Friend from Cookeville TN area who grows a lot of perennial veg/fruit crops send me bulblets of ‘Babington’ perennial leeks which they’ve been growing for years. Just planted them this fall, so I can’t comment on how they persist or produce, for that matter.

I know my grandmothers both had big patches of some sort of perennial garlic or some other Allium that were ‘just there’… don’t know that I recall them ever using them for anything.


mine are planted on my lawn so if they start to spread, they get chopped every 4 days.


Rosemary will survive zone 6 IF PROTECTED FROM WIND. I can’t stress how crucial that is. Arp is one the hardiest cultivars, I had one in ground for 4 years before I had to remove it.


Did you ever try musk strawberries (F. moschata)? Very hardy, unstoppable ground cover—even the Bermuda grass has a hard time getting a toehold among them. Mine have been shy bearers thus far; only got a couple of handfuls last year. Unlike most strawberries, though, they reportedly get better and more productive with age. Probably the best-tasting strawberries I ever ate: like an alpine “turned up to eleven”!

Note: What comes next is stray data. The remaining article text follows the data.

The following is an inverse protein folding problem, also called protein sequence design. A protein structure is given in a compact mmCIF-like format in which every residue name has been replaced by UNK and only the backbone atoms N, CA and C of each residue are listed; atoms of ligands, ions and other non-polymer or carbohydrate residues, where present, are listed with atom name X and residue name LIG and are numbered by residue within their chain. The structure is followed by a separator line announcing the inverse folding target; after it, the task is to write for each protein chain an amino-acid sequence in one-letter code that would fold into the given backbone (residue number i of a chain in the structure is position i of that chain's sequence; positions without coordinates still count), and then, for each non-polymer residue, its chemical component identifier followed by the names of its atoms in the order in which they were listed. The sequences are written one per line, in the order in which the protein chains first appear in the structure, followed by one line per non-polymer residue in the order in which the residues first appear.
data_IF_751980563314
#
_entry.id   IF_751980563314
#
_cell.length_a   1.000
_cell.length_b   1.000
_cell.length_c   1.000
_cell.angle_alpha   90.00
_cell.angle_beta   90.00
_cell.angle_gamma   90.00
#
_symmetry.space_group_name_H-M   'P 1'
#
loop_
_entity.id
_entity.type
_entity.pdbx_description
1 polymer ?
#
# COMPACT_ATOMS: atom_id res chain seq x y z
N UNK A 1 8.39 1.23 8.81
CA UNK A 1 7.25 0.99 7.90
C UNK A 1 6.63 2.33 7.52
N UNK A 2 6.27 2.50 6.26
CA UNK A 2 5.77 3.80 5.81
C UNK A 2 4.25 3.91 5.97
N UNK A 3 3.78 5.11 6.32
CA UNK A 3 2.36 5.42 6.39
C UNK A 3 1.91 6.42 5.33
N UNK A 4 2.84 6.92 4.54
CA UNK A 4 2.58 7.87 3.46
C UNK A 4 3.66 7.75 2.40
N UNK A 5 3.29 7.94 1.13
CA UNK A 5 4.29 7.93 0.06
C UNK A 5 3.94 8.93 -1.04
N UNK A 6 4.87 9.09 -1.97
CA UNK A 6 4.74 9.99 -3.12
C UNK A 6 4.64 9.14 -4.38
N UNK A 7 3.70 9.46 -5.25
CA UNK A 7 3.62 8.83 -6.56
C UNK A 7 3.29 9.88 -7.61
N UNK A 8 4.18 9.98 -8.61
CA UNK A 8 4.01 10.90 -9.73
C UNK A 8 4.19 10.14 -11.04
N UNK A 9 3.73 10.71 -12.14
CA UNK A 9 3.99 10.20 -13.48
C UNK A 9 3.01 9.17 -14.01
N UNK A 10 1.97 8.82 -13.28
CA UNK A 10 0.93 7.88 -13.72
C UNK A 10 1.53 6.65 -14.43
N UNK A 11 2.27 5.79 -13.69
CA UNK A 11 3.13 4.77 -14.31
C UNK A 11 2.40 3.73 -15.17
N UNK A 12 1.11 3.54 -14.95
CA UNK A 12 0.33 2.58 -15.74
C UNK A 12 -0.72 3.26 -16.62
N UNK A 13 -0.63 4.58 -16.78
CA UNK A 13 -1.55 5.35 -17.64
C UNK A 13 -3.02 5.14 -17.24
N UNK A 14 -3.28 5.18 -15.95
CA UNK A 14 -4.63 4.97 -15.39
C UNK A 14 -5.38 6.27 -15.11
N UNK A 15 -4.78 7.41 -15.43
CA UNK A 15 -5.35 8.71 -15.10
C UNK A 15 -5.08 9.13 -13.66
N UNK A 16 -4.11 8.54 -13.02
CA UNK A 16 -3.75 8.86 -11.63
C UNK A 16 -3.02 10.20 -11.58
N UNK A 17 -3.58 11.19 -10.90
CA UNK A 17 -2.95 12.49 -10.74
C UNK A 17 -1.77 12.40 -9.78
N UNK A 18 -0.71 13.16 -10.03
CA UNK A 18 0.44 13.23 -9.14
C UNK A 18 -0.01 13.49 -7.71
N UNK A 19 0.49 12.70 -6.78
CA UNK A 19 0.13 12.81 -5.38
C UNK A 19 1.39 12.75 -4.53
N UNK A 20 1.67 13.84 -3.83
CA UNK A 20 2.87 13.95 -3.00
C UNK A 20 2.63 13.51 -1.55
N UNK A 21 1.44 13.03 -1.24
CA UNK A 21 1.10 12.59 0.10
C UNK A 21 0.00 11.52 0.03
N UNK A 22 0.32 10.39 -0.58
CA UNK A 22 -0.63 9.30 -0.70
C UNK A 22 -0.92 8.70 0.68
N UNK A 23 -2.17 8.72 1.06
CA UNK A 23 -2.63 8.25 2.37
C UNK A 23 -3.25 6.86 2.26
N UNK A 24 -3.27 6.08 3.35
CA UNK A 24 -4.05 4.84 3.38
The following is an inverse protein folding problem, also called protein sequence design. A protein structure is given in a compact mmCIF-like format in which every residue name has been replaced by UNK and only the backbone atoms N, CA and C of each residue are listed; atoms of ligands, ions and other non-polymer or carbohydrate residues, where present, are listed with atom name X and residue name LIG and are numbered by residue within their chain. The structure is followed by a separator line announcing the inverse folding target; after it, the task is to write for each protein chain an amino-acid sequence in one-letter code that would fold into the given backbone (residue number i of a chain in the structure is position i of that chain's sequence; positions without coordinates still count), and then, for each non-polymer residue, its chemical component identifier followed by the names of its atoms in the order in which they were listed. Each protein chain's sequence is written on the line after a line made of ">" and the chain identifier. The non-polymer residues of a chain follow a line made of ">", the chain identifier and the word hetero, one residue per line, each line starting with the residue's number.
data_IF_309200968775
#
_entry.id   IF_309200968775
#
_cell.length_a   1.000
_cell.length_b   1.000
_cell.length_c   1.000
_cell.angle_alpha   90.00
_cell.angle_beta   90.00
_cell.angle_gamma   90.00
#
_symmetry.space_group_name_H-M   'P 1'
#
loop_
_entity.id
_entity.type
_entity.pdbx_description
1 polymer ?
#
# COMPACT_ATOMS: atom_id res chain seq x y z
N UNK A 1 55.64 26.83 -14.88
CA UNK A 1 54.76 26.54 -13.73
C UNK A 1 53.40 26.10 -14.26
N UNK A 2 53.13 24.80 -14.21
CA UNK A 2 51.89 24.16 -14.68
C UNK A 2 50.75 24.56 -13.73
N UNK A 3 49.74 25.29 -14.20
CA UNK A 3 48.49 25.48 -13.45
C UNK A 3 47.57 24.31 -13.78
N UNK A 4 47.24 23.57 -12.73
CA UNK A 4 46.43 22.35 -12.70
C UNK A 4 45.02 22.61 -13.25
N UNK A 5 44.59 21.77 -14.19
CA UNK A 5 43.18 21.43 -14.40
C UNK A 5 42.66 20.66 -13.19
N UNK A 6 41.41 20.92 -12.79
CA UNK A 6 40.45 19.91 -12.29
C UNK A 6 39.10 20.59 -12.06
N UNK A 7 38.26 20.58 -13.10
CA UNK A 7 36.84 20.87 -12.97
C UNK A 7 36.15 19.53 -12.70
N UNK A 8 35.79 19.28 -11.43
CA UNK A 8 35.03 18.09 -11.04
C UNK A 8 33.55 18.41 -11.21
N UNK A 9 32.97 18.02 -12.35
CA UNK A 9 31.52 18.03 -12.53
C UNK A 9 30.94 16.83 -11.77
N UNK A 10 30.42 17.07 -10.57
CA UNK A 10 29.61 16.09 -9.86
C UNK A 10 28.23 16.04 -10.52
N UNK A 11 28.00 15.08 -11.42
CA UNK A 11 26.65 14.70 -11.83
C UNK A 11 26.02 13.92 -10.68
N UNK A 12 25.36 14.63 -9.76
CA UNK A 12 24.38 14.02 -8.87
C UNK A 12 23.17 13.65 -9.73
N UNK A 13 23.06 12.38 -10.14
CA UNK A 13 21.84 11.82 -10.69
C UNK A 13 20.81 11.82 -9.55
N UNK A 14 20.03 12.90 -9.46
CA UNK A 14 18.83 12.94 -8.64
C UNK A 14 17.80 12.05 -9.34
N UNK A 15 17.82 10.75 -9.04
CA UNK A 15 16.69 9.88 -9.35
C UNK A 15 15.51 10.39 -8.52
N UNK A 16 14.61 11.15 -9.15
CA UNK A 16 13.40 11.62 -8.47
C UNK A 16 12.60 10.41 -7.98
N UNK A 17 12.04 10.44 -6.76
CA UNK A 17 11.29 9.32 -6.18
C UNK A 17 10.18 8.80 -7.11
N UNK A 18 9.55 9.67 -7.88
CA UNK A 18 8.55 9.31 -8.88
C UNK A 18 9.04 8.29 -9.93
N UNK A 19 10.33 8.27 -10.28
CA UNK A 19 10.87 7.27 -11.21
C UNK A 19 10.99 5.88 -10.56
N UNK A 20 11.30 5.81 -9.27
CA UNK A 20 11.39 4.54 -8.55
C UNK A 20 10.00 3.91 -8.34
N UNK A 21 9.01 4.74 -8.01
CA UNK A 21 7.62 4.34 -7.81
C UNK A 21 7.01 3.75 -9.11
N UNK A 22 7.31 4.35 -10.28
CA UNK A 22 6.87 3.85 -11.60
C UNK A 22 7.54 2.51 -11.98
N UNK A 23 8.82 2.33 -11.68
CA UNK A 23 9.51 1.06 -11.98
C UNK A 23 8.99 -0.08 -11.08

Garlic chives are practically unstoppable. I never could get regular chives to survive long here, but these things thrive—and spread. They’re actually pretty in flower, too, and bring in a lot of beneficials.

Yes, this was a thing with some of my folks, too. My great-grandmother—this was in eastern Kentucky—had her patch of garlic (I think it’s actually A. ampeloprasum) that she treated as a perennial. She only ever used it for one thing: she put the cloves in dill pickles. She got it from her mother-in-law (my g-g-grandmother) and said that it had actually come from Ireland, long ago. I’ve heard a report of something similar from north Georgia. Think it might’ve been an Ulster Scots thing, part of some forgotten foodway and/or medicine-way. Have never been able to find any information, though.